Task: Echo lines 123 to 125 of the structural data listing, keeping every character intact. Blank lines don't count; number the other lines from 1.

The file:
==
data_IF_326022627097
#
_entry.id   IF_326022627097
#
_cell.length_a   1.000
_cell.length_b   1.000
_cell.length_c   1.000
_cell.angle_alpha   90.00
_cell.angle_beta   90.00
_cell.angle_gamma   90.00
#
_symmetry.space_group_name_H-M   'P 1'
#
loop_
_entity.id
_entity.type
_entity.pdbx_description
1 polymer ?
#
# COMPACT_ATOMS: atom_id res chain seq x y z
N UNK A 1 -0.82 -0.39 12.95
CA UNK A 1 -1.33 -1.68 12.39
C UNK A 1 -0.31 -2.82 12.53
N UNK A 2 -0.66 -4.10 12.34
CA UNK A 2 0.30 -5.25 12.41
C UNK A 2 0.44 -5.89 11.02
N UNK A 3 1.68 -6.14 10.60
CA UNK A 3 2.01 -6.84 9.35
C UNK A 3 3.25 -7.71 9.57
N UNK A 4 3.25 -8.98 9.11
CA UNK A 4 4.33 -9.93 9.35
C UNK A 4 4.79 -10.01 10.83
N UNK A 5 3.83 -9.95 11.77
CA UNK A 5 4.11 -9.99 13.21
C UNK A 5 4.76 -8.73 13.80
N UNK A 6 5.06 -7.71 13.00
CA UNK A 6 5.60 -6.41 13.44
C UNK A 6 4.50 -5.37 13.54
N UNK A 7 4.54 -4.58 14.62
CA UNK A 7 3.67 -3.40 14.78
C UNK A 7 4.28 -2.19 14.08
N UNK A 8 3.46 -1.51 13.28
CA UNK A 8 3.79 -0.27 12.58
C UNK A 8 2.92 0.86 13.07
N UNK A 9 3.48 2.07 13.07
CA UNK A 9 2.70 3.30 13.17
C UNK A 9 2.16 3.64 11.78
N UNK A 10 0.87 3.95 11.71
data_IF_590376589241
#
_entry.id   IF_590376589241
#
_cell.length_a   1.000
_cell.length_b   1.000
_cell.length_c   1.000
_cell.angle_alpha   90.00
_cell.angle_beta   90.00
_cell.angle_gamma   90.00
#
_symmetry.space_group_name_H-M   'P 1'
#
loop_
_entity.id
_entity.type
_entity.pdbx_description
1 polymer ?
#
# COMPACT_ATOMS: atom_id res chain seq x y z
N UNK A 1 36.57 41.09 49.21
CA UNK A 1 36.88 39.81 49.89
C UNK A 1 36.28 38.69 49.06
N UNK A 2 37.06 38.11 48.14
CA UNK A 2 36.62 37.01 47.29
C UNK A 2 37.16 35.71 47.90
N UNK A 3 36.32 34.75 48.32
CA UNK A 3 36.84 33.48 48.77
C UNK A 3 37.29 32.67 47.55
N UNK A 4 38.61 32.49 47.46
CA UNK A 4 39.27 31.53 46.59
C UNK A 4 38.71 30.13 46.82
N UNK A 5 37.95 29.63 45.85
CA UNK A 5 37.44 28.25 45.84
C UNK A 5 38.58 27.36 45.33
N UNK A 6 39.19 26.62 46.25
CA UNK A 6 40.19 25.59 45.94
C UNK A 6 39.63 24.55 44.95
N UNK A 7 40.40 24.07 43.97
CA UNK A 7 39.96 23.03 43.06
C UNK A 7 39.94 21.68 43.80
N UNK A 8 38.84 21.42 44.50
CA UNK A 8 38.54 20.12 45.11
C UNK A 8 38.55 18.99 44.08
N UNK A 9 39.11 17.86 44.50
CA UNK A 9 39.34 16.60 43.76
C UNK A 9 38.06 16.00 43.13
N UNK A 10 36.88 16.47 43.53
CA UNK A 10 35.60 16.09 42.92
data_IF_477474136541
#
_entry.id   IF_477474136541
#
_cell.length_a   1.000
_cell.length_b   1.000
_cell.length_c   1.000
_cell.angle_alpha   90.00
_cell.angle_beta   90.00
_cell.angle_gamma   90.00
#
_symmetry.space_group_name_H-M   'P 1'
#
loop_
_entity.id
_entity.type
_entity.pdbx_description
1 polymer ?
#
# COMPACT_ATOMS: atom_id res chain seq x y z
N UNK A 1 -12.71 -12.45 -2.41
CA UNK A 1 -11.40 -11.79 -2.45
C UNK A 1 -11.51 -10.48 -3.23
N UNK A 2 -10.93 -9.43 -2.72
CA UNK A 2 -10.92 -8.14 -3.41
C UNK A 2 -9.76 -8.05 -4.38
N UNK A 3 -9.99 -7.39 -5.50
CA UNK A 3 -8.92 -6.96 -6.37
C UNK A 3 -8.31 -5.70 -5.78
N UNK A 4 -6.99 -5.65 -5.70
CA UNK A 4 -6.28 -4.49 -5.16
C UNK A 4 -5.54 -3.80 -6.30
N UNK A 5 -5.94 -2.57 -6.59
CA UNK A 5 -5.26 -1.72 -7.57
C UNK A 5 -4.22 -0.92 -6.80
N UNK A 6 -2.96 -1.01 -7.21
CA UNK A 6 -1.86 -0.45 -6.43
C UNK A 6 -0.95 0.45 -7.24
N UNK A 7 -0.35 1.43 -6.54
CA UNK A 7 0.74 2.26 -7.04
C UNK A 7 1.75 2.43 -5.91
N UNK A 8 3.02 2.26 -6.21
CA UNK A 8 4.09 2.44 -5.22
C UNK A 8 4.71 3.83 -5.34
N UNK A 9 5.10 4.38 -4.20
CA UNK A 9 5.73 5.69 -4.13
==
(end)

C UNK A 2 -9.76 -8.05 -4.38
N UNK A 3 -9.99 -7.39 -5.50
CA UNK A 3 -8.92 -6.96 -6.37